(From Salvation & Sovereignty pp. 5-6)


Thankster or Crankster?

Guest post by Penny KeathleyPennyJane

One of the characteristics I appreciate most about my sweetheart is that he is perpetually thankful.
“Thank you for breakfast!”
“Thank you for taking care of me!”
“Penny, we have so much to be thankful for!”

Ken is usually a thankster, not a crankster. I like to think his attitude of gratitude has rubbed off on me, but often my heart tends more toward complaints instead of thanks.

Recently I read a book by Hannah Whitall Smith in which she stated,

“The soul that gives thanks can find comfort in everything;
the soul that complains can find comfort in nothing…
It is true we cannot always give thanks for the things themselves,
but we can always give thanks for God’s love and care in these things.”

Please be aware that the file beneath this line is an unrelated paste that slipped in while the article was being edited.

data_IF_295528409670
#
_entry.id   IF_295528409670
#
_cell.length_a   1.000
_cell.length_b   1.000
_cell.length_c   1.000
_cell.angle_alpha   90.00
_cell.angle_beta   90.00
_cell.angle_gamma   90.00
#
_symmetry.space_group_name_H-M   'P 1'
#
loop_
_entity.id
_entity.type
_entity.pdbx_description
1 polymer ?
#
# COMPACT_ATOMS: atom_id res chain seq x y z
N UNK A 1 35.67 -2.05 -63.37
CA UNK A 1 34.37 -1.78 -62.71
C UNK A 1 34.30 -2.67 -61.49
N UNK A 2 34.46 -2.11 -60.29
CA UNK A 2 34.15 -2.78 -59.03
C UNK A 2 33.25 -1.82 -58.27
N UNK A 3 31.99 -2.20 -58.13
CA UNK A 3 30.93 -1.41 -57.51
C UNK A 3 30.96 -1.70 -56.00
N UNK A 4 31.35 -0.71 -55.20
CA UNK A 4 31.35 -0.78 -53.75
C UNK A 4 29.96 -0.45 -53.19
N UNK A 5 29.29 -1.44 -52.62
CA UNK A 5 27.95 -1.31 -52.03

Like me, you may have someone in your life who is suffering terribly from either a chronic or life threatening illness – someone whose child or spouse is not reconciled to God – someone whose heart is breaking over the death of a loved one or a great financial burden.
Let us remind ourselves this Thanksgiving that it is not because these things are good that we are to thank the Lord, but because He is good.

My husband is fond of asking from the pulpit, “Do you know what the best thing about being a Christian is? God! God in our life is the best and great gift of the Gospel!”